Despite having their name in the lead, the Justice League are not the focal points of this story—it’s really a Titans tale through and through. In fact, it draws heavily on Teen Titans’ comics history. There’s a lot of the 2003-2006 animated series elements in here, as well as some from the more recent Young Justice show, and the original New Teen Titans comics from the ’80s. The film is set in the same continuity as Justice League: War, Son of Batman and most recently, Batman: Bad Blood, and uses the same voice cast as those films. (Jason O’Mara is once again Batman, Stuart Allen is once again Robin, etc.) And yes, that means some ugly ass costumes on the Justice League characters (especially Wonder Woman…that costume of hers in this series is a hot mess).

In this adventure, Batman’s son Damian Wayne, a.k.a. Robin, almost botches a Justice League mission against the Legion of Doom, who attack the League in their new Headquarters, the Hall of Justice (as a Gen-X kid who grew up on Super Friends, I did love those callbacks). Robin almost costs the League their victory, cocky little brat that he is. So Batman decides that joining the Teen Titans—which Nightwing used to be a part of—would be a great idea for Damian, so that he can learn teamwork from his peers. Damian reluctantly agrees, and is taken to Titans Tower, where he meets Starfire, Beast Boy, Raven, and Blue Beetle (Cyborg is a member of the League in this continuity, but don’t worry, he’ll show up). Of course, at first, Damian doesn’t get along with his fellow Titans at all, but as the movie progresses, he finds himself more and more a true part of the team.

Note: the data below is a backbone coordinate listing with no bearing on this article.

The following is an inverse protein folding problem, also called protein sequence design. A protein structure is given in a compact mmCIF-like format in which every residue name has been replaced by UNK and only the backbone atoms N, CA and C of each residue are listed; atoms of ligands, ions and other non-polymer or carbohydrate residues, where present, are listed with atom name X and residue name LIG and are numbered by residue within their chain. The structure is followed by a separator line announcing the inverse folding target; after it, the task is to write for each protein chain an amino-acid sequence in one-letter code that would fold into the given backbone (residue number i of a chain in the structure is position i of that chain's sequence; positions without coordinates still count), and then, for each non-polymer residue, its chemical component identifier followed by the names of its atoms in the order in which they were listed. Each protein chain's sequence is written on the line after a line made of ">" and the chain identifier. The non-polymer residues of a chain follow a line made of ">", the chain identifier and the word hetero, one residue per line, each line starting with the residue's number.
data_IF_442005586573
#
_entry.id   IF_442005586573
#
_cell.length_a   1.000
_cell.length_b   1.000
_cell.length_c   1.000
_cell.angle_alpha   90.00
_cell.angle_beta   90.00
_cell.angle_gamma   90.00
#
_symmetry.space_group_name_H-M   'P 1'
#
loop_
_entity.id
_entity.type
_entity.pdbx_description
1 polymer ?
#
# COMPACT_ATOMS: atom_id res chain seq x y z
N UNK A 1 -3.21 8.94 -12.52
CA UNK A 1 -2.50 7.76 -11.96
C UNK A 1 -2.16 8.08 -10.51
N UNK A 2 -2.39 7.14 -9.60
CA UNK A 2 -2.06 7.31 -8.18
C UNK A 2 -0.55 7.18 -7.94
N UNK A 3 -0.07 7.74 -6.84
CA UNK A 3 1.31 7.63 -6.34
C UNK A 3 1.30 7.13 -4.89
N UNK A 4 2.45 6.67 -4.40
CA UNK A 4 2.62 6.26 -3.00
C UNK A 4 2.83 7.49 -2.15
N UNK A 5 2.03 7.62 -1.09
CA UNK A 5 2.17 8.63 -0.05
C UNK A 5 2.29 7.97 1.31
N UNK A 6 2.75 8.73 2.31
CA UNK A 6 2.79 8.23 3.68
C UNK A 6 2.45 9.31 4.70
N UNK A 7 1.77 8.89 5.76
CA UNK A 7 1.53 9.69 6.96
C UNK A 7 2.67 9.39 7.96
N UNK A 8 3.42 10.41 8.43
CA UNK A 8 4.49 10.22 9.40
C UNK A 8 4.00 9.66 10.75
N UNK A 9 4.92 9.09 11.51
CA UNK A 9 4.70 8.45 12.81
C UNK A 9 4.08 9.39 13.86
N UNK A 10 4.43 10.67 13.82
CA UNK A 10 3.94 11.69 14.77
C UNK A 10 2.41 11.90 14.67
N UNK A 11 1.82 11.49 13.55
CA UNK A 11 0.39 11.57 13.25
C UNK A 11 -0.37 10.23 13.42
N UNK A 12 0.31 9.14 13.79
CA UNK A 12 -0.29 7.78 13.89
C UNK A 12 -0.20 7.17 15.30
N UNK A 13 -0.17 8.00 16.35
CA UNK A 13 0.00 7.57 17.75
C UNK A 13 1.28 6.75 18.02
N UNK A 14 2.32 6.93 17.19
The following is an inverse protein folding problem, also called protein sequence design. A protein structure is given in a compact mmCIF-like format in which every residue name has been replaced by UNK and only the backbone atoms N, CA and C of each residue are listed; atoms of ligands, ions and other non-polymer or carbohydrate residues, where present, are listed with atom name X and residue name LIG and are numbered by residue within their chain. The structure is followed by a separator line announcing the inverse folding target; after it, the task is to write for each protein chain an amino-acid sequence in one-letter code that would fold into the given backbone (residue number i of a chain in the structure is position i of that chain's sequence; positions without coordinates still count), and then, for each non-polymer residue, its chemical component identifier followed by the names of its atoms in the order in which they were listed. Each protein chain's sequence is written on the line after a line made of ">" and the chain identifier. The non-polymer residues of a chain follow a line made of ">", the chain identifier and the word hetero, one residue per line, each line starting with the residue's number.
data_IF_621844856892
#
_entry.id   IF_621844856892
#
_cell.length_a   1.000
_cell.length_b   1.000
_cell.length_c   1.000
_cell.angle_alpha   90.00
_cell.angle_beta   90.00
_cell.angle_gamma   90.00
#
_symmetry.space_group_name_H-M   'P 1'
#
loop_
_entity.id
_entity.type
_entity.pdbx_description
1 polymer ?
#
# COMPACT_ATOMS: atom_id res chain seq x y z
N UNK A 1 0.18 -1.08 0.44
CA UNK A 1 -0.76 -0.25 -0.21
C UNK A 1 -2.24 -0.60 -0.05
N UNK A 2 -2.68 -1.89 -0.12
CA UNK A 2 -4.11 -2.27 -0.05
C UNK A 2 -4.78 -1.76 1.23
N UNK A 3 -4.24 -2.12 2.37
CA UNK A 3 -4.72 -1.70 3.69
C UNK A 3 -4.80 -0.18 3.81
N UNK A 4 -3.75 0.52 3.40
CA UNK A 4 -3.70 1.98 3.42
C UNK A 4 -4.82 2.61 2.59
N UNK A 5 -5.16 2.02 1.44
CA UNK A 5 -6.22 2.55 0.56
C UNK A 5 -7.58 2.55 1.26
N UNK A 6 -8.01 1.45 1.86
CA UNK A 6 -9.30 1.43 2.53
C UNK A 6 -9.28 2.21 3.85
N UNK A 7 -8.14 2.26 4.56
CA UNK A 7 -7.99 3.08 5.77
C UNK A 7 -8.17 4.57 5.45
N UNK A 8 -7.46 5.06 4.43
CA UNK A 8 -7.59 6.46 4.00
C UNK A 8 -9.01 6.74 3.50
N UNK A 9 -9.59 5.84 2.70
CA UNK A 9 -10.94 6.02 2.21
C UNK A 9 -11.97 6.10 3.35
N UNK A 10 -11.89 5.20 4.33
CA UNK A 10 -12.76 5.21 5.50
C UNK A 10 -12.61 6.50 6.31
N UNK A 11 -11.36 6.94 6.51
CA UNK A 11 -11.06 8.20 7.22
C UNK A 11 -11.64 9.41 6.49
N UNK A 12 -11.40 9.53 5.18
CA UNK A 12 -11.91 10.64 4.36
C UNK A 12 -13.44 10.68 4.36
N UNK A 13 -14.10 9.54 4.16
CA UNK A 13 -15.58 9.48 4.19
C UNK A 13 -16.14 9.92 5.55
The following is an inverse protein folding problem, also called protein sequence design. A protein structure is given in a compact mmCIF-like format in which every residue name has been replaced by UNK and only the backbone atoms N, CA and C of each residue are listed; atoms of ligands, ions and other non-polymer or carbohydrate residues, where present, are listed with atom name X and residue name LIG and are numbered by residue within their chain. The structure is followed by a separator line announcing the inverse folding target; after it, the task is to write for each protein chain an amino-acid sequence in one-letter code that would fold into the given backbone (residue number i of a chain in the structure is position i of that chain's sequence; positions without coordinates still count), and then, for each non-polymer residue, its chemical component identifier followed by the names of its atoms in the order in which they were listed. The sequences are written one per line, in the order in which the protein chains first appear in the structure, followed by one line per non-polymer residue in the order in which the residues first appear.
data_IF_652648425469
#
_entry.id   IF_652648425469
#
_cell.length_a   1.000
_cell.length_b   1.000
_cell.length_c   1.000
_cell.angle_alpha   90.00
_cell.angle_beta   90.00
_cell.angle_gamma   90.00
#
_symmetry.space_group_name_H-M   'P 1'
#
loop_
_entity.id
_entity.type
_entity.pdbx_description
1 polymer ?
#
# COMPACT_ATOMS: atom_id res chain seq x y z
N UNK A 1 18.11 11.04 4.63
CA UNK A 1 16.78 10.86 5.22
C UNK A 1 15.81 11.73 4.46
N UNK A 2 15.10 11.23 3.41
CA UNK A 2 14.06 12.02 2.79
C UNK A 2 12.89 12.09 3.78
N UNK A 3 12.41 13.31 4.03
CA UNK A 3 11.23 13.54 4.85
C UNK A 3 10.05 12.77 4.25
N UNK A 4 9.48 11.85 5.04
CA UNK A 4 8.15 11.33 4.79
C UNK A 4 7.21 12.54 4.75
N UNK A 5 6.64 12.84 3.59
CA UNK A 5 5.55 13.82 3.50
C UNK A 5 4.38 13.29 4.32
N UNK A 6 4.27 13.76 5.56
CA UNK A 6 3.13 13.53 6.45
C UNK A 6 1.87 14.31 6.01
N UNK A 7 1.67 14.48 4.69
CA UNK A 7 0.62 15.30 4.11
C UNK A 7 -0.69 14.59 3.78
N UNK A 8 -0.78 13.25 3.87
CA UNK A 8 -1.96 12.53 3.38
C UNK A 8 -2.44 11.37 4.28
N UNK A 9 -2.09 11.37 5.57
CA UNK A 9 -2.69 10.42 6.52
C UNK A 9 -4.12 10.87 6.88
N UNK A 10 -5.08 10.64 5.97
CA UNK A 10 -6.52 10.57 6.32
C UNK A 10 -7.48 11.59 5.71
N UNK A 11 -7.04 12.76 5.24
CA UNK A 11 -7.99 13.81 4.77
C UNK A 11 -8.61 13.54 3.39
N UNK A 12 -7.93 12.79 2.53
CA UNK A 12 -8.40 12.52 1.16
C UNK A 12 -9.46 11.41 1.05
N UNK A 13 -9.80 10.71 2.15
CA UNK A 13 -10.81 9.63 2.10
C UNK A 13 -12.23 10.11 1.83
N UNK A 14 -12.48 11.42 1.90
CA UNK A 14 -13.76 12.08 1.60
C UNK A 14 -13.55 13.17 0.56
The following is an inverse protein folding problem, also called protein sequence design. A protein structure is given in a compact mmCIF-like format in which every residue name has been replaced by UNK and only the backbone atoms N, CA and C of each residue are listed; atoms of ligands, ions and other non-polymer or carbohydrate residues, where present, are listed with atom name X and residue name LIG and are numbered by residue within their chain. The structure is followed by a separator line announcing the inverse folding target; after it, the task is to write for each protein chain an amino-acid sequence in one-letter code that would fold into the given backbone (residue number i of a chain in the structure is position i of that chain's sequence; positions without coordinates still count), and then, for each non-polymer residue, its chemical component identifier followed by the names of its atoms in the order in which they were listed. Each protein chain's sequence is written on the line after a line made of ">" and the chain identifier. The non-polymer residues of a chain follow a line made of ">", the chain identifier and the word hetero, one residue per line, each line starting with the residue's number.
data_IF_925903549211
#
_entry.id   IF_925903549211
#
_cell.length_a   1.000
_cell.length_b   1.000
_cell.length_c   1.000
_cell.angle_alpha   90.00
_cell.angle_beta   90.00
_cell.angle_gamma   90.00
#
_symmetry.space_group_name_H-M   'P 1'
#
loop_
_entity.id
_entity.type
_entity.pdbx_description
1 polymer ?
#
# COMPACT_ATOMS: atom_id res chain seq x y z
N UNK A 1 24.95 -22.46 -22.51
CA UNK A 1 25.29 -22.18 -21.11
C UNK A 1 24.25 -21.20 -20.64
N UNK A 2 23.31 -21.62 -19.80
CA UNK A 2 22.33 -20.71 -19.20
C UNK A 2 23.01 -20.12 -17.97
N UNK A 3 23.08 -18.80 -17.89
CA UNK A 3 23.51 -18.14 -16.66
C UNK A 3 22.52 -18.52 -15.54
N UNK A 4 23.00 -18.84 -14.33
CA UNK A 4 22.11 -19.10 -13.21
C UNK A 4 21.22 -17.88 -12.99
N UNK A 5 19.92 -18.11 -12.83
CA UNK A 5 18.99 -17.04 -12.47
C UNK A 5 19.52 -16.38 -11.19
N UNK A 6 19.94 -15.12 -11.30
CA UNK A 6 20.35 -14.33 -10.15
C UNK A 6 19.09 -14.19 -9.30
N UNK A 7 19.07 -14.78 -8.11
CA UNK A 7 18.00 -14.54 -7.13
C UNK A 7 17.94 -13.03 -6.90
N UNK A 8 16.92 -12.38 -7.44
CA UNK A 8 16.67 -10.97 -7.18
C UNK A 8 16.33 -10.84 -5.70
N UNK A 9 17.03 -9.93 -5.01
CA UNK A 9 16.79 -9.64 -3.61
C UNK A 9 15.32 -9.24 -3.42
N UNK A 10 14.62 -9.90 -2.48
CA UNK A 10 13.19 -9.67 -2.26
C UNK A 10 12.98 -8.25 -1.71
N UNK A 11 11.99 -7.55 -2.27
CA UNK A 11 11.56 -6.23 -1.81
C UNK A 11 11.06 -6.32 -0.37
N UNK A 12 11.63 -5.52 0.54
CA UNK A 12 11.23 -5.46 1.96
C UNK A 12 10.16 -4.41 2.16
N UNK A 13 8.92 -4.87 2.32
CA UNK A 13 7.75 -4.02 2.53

It’s not long before Raven’s father, the inter-dimensional demon known as Trigon, played by former Walking Dead star and current Punisher Jon Bernthal, begins to make trouble for the Titans. Eventually Raven, voiced by American Horror Story actress Taissa Farmiga, gives her entire sordid backstory, which is straight out of the early ’80s comics (something this old fan appreciated). Raven’s mother was a young runaway who fell in with a Satanic cult, who offered her up as a “Bride of Satan.” While it wasn’t exactly Satan whose bride she became, Trigon was close enough for that cult I guess. She gives birth to his daughter, but before he can use her to anchor himself in Earth’s dimension, she’s taken away to the pacifist world of Azarath. But eventually, Trigon comes looking for his lost child.